WASHINGTON -- President-elect George W. Bush said yesterday that he stood by Linda Chavez, his embattled nominee to be labor secretary, even as his aides were reviewing revelations that she provided housing and money to an illegal Guatemalan immigrant for two years in the early 1990s.
"I've got confidence in Linda Chavez," Bush said. "I strongly believe that when the Senate gives her a fair hearing, they'll vote for her."
Bush, who said he found out about the Chavez situation Sunday night, said his aides were reviewing the new developments. He declined to say whether he was troubled by them.
But the new information is providing fresh -- and perhaps powerful -- ammunition to some Democrats and labor groups who have opposed the nomination because of Chavez's views against affirmative action, a raise in the minimum wage and certain worker protections.
A spokesman for Democratic Sen. Edward M. Kennedy of Massachusetts, who is scheduled to chair the hearings on Chavez next Tuesday and Wednesday, said the new disclosures were "very disturbing."
"The cloud over her nomination is certainly getting darker," said James P. Manley, Kennedy's press secretary.
Bush spokesman Ari Fleischer said there was no evidence "at this time" that Chavez broke any laws by housing Marta Mercado at her suburban Maryland home from 1991 to 1993 and giving her money from time to time -- as much as several thousand dollars in all.
Although Mercado did occasional household "chores" for Chavez, Fleischer said Chavez did not employ the woman -- which would be a clear violation of immigration law -- but took her into her home and gave her money as an act of "kindness."
What did she know, when
Still, Bush aides are specifically zeroing in on the question of when Chavez became aware that Mercado was in the country illegally. According to the Immigration and Naturalization Service, it is illegal to knowingly harbor someone who is in the country without proper documentation.
Bush advisers said Sunday that Chavez had said she didn't know Mercado was in the country illegally until years after the woman left the Bethesda house Chavez and her family lived in at the time.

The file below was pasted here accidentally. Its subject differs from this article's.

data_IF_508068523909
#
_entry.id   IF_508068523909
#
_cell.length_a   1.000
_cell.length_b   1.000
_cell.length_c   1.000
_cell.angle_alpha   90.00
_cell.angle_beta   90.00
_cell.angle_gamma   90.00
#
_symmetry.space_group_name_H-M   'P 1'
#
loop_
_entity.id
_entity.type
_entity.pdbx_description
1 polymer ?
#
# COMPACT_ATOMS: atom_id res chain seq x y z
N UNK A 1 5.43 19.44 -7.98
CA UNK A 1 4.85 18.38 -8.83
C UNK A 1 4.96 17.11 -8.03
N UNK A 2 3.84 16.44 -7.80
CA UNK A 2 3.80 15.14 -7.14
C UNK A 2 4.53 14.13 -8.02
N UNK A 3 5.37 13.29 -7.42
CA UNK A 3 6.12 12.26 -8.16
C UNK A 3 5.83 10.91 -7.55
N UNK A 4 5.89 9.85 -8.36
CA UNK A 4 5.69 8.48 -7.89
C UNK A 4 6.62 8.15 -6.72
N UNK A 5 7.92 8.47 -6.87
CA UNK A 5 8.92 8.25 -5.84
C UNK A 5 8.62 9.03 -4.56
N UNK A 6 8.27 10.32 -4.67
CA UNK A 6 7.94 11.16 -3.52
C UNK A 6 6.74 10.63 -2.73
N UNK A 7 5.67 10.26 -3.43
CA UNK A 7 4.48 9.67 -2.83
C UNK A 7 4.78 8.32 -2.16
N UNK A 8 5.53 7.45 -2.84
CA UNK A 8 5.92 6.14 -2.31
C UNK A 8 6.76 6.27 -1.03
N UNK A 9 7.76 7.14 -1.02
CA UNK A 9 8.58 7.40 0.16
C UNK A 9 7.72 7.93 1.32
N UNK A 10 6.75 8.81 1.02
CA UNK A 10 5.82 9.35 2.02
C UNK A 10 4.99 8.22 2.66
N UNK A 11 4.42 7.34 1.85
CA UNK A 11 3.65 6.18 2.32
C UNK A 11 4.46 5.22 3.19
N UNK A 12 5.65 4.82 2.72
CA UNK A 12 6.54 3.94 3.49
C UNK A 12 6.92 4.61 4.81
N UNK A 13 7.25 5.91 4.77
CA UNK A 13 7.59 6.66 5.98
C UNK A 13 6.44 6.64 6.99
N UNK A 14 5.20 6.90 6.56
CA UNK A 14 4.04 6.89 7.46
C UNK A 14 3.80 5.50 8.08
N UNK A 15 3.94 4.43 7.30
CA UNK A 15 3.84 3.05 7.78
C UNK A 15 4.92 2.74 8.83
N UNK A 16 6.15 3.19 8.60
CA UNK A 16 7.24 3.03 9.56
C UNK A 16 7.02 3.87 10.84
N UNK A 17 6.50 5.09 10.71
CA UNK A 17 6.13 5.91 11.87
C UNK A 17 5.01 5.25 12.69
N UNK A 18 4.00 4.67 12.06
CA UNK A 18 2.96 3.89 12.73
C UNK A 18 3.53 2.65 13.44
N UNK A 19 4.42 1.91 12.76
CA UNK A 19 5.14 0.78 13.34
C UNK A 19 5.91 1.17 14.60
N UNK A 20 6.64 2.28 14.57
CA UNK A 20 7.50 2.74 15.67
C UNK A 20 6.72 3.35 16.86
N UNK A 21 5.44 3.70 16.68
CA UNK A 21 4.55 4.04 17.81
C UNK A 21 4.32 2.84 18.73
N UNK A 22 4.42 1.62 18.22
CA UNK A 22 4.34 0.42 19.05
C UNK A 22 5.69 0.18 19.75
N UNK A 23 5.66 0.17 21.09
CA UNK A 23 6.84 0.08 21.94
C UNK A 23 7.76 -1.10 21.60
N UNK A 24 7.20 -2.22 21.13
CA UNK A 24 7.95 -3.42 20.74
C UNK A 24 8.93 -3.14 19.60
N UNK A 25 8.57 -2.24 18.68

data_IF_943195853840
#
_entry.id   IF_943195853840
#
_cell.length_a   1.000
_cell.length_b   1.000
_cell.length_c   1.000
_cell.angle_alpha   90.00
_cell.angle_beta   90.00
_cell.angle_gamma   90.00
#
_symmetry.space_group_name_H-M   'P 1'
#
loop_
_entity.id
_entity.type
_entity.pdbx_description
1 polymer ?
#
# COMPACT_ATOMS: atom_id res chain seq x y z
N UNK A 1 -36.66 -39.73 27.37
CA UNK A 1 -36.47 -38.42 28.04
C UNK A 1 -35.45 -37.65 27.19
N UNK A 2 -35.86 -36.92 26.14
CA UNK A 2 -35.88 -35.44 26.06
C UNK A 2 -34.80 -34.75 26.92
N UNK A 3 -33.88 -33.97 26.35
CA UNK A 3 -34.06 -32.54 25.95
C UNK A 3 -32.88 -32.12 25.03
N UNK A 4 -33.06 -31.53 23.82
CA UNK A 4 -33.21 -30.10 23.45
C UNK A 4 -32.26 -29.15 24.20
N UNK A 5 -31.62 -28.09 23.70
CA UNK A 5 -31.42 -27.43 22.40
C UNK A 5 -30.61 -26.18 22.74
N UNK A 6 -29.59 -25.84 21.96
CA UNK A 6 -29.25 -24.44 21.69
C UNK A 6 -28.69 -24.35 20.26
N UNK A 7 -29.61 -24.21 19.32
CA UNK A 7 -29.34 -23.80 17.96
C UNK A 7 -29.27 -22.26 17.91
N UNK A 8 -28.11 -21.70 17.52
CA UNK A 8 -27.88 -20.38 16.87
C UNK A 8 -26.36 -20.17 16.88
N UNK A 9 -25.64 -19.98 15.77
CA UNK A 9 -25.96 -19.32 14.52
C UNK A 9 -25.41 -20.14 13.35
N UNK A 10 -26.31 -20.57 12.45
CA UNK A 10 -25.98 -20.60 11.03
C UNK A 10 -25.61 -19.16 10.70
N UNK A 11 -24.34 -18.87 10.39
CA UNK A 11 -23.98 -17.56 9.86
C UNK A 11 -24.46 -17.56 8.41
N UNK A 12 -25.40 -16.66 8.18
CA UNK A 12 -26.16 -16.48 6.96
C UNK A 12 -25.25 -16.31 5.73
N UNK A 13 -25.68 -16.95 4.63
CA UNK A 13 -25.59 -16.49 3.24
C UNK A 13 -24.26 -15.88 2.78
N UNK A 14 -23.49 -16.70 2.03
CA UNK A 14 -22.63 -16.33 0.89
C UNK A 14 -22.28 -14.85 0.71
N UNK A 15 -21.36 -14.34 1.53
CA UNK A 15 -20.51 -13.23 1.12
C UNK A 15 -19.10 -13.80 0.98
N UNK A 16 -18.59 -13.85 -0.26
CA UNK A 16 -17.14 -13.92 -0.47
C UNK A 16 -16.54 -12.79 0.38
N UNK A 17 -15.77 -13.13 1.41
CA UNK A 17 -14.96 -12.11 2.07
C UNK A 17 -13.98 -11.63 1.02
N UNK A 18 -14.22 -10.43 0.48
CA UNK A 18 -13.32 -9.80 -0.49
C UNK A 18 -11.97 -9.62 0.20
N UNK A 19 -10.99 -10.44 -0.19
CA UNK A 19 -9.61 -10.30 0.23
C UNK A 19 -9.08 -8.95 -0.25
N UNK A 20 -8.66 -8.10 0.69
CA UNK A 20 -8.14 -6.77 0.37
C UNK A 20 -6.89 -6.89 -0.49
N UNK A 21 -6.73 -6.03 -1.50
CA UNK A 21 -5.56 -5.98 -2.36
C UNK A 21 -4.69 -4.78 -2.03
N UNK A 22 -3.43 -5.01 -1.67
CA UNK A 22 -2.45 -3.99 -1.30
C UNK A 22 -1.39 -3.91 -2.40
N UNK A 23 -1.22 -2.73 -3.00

But the Washington Post reported that the Guatemalan woman said in an interview Sunday that she informed Chavez of her illegal status three months after she moved into her house.
Mercado's husband, Ismael Mercado, a U.S. citizen from Puerto Rico, said in a telephone interview that his wife, whom he married in 1995, lived in a room in Chavez's basement for two years and occasionally did minor jobs for Chavez such as "watching the house when she's not there."
Speaking via her husband, Marta Mercado said there were no household employees living or working at the Chavez residence when she lived there, such as a nanny for the two youngest of Chavez's three boys, who would have been 13 and 15 in 1991.
"They were teen-agers," Mercado said in the phone interview, relaying information provided by his wife. "They could take care of themselves."
Mercado said Chavez arranged for Marta to work for a neighbor four to five hours a day, three or four days a week, doing house cleaning and baby-sitting for cash payments.
Employment lawyer Deborah Kelly said Chavez would not be legally liable for merely arranging work for an illegal immigrant, though she might run into political trouble when held to the "higher standard of leading an agency that would enforce this guideline."
One longtime family friend said he doubted Chavez would have employed Mercado since both Chavez and her husband, Christopher Gersten, were well aware of laws surrounding household employees. Gersten headed the office of refugee resettlement in the Bush administration.
"Both Chris and Linda had a pretty good understanding of the laws about employing undocumented people," said Joshua Muravchik, a foreign policy scholar at the American Enterprise Institute. "It's pretty hard to imagine they would have been so stupid.
"Is it imaginable they knew this woman was not in the country legally and didn't turn her in? Yes. That they knew she was not in the country legally and decided to employ her is much harder to picture."
The incident harks back to the derailment of President Clinton's first two nominees to be attorney general, Zoe Baird and Kimba Wood, after it was learned they hired illegal immigrants and, in Baird's case, did not make required payments on Social Security taxes for them.
In the early 1990s, paying someone as little as $50 over a three-month period required an employer to pay Social Security taxes.
Chavez was among those publicly critical of Zoe Baird. In a 1993 PBS interview, she said: "I think most of the American people were upset during the Zoe Baird nomination that she had hired an illegal alien. That was what upset them more than the fact that she did not pay Social Security taxes."
Fleischer said Chavez's situation was "totally different" from the Baird case. "I'm not aware that anyone was hired in this case."